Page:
Wednesday, June 07, 2006

Threatened Words

Auke Leistra has finished the translation of my book now. We had some interesting email conversations. Dutch seems a more precise language than English in some ways. For instance when I said 'room' he wanted to know what size it was because there are various different alternatives in Dutch. So he asked me how many chairs and tables there would be in this room, which I suppose is better than asking for the measurements, because it gives a better idea of the room and its function.

Auke is from Friesland and his parents speak Frisian. A few years ago I heard Melvyn Bragg interviewing some Frisian people on his programme about the English language. Old Frisian is related to Old English, so hearing a Frisian talk gives an impression of how the monks who wrote down Beowulf around 1100 might have spoken. (The phrase 'butter and green cheese is good English and good Friese' is 'Brea, bûter, en griene tsiis is goed Ingelsk en goed Frysk' in Frisian and sounds similar in both modern languages today).

Of course the two have since developed along paths of their own; language to me seems to be much like biological evolution - once isolated a new species gradually develops - and I wonder now if perhaps there is a relationship between how much change there is between two related languages and how long they have been separated. In some ways it might be like hedgerows - counting the number of different plants in a hedgerow gives and idea of how old it is - so counting how many words are different in two related languages might be an indication of how long they have been growing apart.

An example of this is Breton. The Breton language was brought to Britanny (from Wales via Cornwall) in 300-500 AD and there are still similarities between the two languages today. It was with this in mind that my father (whose first language is Welsh) decided to seek out a friendly Breton when we went on holiday there when I was a child. For some time we travelled along high-hedged Breton roads (oddly similar to the roads in both Cornwall and South-West Wales - perhaps there is something about rugged high-cliffed places that is of special appeal to this particular Celtic personality) searching for 'a Breton' until we eventually came across an elderly gentlemen who was quietly walking alongside the road. The resulting conversation was quite animated and many similar words were found. My father returned to the car extremely happy.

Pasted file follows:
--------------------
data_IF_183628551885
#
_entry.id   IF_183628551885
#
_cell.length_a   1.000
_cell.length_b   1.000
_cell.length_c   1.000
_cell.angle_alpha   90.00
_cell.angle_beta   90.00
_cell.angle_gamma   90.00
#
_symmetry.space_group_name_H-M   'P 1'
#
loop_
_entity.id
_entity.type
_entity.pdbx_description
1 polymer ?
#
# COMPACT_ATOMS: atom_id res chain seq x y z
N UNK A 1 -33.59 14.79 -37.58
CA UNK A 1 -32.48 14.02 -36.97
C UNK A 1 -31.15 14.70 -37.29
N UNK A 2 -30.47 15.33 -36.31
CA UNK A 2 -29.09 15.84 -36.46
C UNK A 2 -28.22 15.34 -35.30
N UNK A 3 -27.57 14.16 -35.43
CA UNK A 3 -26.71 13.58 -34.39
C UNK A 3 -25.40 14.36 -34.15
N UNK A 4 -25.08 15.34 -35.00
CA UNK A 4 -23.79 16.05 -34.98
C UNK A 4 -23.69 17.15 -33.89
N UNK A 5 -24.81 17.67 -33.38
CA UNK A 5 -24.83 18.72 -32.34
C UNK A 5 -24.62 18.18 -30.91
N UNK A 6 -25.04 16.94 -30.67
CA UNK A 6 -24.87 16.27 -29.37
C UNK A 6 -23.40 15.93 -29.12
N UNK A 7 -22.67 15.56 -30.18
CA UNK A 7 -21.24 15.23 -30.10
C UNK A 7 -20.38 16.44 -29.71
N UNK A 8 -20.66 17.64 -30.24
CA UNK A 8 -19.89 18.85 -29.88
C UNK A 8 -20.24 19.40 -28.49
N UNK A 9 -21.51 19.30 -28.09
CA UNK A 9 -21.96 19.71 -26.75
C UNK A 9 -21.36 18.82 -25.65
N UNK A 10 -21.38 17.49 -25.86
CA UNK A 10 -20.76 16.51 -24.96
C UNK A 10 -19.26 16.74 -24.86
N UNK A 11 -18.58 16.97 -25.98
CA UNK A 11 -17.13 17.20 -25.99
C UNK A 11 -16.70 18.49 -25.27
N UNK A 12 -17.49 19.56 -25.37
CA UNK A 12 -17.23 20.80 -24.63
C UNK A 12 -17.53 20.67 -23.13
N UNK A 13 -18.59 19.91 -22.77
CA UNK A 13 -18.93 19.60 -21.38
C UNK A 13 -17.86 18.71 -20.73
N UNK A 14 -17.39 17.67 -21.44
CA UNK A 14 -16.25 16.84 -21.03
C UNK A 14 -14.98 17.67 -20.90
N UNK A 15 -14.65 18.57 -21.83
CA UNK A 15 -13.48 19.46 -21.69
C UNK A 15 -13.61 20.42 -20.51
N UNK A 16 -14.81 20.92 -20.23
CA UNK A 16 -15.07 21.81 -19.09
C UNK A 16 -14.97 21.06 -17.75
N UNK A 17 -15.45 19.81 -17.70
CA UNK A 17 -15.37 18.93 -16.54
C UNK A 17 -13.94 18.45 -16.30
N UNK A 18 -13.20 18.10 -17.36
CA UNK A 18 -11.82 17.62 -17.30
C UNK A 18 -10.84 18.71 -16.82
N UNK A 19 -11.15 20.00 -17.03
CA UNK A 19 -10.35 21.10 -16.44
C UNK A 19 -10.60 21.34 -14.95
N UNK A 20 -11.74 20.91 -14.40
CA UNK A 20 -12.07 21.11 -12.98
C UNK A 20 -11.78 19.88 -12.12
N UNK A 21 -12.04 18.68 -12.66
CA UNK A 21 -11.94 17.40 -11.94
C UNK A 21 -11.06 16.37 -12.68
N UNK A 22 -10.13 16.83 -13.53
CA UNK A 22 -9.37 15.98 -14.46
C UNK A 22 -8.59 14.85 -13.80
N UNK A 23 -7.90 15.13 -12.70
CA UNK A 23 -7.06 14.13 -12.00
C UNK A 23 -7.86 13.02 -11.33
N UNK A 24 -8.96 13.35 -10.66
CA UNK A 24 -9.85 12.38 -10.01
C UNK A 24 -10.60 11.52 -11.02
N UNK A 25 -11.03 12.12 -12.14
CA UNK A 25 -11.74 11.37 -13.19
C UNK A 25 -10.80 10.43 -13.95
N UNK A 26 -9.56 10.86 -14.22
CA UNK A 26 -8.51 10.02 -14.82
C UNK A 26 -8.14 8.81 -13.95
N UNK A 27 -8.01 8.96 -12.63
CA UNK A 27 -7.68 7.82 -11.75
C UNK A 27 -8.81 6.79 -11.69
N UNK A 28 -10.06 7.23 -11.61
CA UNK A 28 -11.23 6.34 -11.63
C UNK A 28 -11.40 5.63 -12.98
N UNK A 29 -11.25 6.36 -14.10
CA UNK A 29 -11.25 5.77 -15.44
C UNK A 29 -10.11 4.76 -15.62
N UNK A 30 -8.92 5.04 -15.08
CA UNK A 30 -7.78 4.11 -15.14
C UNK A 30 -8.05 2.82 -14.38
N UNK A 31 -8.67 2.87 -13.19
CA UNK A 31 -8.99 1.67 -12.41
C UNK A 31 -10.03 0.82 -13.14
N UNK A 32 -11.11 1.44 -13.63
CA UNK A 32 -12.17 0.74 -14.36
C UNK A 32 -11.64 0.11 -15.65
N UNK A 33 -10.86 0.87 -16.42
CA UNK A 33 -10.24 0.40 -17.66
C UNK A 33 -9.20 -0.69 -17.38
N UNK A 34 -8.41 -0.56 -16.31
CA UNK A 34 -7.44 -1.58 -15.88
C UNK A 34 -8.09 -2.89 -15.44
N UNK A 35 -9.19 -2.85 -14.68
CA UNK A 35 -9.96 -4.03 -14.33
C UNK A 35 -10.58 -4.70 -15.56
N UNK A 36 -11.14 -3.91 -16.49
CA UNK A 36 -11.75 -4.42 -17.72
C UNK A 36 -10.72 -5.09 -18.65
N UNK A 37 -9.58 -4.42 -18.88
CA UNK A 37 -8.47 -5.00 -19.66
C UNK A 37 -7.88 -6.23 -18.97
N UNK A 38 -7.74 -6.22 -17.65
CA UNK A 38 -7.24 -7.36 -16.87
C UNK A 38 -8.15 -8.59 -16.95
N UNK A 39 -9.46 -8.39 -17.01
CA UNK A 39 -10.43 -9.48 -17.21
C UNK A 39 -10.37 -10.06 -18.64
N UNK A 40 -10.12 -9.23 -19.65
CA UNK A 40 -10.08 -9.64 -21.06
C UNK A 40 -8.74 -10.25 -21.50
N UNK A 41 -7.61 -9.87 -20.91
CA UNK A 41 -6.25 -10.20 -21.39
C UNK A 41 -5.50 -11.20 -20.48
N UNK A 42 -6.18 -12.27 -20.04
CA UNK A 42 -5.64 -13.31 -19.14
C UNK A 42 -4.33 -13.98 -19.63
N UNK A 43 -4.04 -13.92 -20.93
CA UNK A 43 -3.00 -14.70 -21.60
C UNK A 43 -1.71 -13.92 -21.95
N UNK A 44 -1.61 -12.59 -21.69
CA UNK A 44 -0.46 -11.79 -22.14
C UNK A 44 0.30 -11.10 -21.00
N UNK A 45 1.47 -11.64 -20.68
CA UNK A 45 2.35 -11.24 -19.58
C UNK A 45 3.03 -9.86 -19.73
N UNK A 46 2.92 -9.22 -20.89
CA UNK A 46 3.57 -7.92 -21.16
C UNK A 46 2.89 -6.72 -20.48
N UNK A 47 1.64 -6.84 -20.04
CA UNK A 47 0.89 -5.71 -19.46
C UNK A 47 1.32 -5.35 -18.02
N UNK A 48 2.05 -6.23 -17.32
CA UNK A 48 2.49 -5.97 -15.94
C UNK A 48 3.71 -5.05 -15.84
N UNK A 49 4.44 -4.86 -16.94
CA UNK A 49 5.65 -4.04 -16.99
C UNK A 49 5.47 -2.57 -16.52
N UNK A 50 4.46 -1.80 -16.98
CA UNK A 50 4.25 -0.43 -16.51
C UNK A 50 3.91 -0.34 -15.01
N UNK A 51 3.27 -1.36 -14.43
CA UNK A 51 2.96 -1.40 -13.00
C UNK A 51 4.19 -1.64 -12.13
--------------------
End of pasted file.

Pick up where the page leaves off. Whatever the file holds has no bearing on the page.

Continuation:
However, unlike Welsh, which is one of the official languages of the United Kingdom and actively encouraged (Welsh is a compulsory subject in Welsh schools), and Frisian, which is spoken by 350 000 people and is one of the two official languages of Fryslân (in the Netherlands) with the numbers able to speak it increasing, Breton is not officially recognised by the French government. Although 500 000 people can still speak Breton today, I suspect that without any official encouragement it is in danger of dying out in the not-too-distant future - rather like Cornish, the language to which it is most closely related, did in the twentieth century. This seems to me to be a shame.


Blogger Kay Cooke said...

This is so informative; so interesting. I didn't know any of those things before - how you can tell the age of a hedgerow for example!
You must have one of those very eclectic minds - which is a great asset for a writer. Having a dad who searched for a Breton with as much enthusiasm as yours, and who involved you in the adventure as well, is probably one example of how your curiosity and thirst for enquiry and resolution, was nurtured.
Congrats on having your book translated!

Thu Jun 08, 07:57:00 am  
Anonymous Anonymous said...

Thanks Chiefbiscuit. Did your father ever find his Breton?

Thu Jun 08, 09:45:00 am  
Anonymous Anonymous said...

I have to admit that in second form in Grammar School we had a tester term and had the choice of German vs Latin as a result. I chose Latin as it was was what expected of me in choosing sciences for my 'A' level.

German in those days seemed hard, more so than Latin. I was glad I chose Latin.

But, subsequently, and many years later, I found myself working for a German owned company and I signed up for German lessons. Suddenly I could see words in German that were so similar to works in Welsh!

Any ideas on the link there Clare?

I'm sure there is one...

Best for your course by the way...

Best always,

Thu Jun 08, 06:02:00 pm  
Blogger Kay Cooke said...

Yep I think he did many times over - he was always so taken with how people talked and what they said. He liked to listen. He loved an Irish accent in particular - he had an Irish grandmother whose endearment for her grandchildren was 'Jewel'.

Fri Jun 09, 01:00:00 pm  
Blogger Jonathan Wonham said...

Strangely, I have been thinking over the same subject. Quite independently! There is such a thing as lingusistic palaeontology. It was invented in the 19th Century by a Swiss professor. I have a half-completed post on this which I will post soon.

When we were in Brittany recently, we met school children who were learning Breton at school. When we asked them if they used it at home, they seemed a little surprised by the idea.

Fri Jun 09, 09:58:00 pm  
Anonymous Anonymous said...

Chiefbiscuit: I'm glad about that. 'Jewel' is lovely. I reminds me of a book inscription I was shown which was written by one of the characters in one of my books. It was to his wife to be and he wrote: 'I came looking for diamonds but found a pearl instead'.

Jonathan: Really looking forward to reading this post - shall keep checking. Pleased to hear that Breton is being taught to non-Breton speakers - that's excellent news.

Sat Jun 10, 09:13:00 am  

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